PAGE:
Sunday, November 16, 2008

Land Art Influence

As I muddle through the very dense and wonderful book 'Robert Smithson: The Collected Writings', it's continually evident that 1) Smithson was way ahead of his time in thinking of sites within the context of emphemerality and change, and 2) the field of landscape architecture can learn significant amounts from the library of land art - not just in reframing ideas within a landscape context, but in thinking seriously about process. The disappearance and re-emergence of Smithson's Spiral Jetty (1970) is just one example amongst many to ponder.

:: Spiral Jetty - image via Treehugger

Smithson is also one example of a land artist with a significant written documentation to back it up, allowing perhaps a greater glimpse into the mind of the artist at work. I will post a more extensive discussion of the book once I am able to digest it all in a meaningful way, but in the meantime, there's been some interesting land-art news as well as some interesting installations that are worth a look.

Some perils of this large-scale and immovable art... namely potential degradation and removal due to land pressures. One current example is the afforementioned Spiral Jetty, via Treehugger: "Now it, and other such natural pieces are under threat because of real estate development and oil drilling pressures. In this case, an oil company wanted to conduct exploratory drilling into the lake bed. In response a protest was mounted by the Dia Art Foundation and the state of Utah received thousands of complaints. "What we particularly object to is the potential visual impact that drilling might have on the work, as well as the equally important environmental impact it could have on the lake itself and its delicate ecosystem,” says a director of Dia. “An oil spill could be disastrous for the lake, and therefore, the jetty.”

:: images via Robert Smithson

The work of Michael Heizer got some digital ink as well, including a threat (in the form of a new train route adjacent to his long-term piece 'City' (circa 1970-present):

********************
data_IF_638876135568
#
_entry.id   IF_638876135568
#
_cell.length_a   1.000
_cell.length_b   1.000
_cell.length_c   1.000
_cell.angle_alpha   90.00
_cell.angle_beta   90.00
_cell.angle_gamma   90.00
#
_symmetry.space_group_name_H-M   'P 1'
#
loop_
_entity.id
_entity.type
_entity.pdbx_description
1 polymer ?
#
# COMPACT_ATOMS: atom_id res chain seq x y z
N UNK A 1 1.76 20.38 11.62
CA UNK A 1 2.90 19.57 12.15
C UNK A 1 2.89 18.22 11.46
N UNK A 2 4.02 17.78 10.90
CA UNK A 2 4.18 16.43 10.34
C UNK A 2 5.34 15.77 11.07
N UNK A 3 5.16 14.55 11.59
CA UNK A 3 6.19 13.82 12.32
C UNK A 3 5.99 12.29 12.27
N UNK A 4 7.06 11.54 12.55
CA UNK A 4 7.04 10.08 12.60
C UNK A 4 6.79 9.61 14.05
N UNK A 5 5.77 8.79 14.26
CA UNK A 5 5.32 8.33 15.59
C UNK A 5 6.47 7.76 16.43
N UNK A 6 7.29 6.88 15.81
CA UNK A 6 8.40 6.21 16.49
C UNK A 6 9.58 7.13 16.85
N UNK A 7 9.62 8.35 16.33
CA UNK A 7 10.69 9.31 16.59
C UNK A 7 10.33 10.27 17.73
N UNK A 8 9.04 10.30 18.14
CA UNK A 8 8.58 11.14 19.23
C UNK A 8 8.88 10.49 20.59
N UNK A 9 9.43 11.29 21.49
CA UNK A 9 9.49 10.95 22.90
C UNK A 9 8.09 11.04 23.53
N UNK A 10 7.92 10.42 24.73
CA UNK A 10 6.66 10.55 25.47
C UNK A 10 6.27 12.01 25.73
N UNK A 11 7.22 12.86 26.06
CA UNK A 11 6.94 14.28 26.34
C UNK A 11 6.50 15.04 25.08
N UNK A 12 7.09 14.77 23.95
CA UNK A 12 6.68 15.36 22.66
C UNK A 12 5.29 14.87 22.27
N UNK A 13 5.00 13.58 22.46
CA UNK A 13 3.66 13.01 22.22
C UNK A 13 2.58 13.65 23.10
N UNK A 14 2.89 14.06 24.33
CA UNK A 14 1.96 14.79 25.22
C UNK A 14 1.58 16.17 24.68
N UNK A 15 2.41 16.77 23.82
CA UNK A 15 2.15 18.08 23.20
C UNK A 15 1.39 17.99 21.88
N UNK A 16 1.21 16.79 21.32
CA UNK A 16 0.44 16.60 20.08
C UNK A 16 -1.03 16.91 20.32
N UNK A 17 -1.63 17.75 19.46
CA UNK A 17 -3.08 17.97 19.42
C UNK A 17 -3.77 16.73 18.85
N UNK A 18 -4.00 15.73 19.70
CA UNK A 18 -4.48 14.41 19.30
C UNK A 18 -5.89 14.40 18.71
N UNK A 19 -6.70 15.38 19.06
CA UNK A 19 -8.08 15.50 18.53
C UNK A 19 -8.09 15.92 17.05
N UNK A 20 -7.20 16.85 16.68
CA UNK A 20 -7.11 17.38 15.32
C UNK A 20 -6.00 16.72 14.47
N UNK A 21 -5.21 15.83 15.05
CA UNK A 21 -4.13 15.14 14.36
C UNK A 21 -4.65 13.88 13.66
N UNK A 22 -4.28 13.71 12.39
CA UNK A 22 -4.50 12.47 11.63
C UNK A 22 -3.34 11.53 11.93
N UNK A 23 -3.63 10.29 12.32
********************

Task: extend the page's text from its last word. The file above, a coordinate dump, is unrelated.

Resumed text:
:: image via Treehugger

And the natural degradation of Double Negative (1969), which "...consists of two trenches cut into the the Mormon Mesa in Nevada. Around 240,000 tons of sandstone was displaced to create the ravines which span 1,500 feet and are each 50 feet deep." While the natural degradation may seem a threat, it was part of the process: "The artist asked that no conservation be undertaken on the piece so the walls of the man-made canyon are slowly crumbling and it is disappearing."

:: image via Treehugger

And via Tropolism, perhaps a way to find the site before it turns from it's present nothingness, and degenerates back into dust... "Greg Allen does the homework and finds one of our favorite works of Land Art, Double Negative, using the GPS device in the car of his in-laws. The large yet simple cut in the earth, famously difficult to find in the era of cars without GPS and the before-time of non-internet, is now super easy to find! He also found it on Google Maps in a really great satellite photo of the work."

:: image via Tropolism

An exhibition that has made the rounds (and is recently housed at San Francisco's de Young Museum) is Maya Lin's Systematic Landscapes. Inhabitat covers the new work in a post entitled "Re-mixed Topographies' which alludes to the idea of mixing the scientific with the representational in these studio works, "...without compromising the wisdom and wonder of studying natural phenomena" The centerpiece is '2x4 Landscape', as well as a few other works included as well.

:: 2x4 Landscape - image via Inhabitat

:: Line - image via Inhabitat

:: Lake Pass - image via Inhabitat

Spanning the gap between the monumental land art and the studio installations, a couple of recent additions include The Sequence by Arne Qunize (via MoCo Loco) and Field of Light by Bruce Munro (via Dezeen). These installations add to our continuum of landscape interventions - often playing off the context of site and in these cases - the adjacent architecture.